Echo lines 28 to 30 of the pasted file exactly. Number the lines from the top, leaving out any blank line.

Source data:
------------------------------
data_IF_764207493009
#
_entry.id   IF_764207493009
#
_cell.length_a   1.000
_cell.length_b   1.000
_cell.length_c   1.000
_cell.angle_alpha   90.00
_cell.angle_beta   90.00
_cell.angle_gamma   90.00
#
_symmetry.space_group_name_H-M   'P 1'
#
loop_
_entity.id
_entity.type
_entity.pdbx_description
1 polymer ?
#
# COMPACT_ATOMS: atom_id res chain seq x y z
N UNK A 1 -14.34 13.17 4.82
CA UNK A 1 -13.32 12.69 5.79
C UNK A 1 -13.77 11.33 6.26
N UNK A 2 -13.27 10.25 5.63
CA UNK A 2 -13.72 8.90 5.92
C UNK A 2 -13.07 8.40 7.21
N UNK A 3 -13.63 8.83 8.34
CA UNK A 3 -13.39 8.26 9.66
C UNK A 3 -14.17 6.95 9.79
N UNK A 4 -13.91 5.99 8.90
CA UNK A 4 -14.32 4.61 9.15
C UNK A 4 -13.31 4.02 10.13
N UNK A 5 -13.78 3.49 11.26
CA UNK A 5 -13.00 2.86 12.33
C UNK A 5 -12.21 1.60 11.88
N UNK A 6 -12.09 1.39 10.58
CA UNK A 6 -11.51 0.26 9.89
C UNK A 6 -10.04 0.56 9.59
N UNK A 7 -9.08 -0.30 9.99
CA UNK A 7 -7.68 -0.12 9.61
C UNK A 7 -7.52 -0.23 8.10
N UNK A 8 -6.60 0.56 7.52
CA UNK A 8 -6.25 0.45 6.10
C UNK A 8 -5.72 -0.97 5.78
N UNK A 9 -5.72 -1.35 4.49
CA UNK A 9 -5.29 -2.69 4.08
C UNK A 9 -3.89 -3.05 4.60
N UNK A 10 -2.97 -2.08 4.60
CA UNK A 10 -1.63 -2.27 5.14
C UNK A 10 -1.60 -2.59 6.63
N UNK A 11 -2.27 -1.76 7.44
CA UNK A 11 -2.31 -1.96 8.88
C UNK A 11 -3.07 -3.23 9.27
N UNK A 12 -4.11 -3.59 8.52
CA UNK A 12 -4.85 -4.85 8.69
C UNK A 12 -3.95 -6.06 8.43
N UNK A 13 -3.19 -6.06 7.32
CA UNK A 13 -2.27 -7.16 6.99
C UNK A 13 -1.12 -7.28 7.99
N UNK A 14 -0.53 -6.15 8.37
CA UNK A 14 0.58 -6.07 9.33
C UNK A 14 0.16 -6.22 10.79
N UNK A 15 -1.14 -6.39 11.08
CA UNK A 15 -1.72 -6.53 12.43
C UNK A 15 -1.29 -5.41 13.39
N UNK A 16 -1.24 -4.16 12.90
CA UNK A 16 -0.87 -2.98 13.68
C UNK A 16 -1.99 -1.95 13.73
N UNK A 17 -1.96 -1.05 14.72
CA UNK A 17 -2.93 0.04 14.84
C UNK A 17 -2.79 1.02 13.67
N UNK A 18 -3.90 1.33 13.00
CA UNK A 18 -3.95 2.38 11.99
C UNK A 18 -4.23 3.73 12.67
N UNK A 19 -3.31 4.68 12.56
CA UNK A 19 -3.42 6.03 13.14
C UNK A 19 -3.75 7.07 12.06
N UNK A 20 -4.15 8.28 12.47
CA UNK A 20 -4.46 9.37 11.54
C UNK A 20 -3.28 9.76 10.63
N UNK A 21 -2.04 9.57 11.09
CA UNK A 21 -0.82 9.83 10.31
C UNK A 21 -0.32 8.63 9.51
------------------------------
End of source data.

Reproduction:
CA UNK A 3 -13.39 8.26 9.66
C UNK A 3 -14.17 6.95 9.79
N UNK A 4 -13.91 5.99 8.90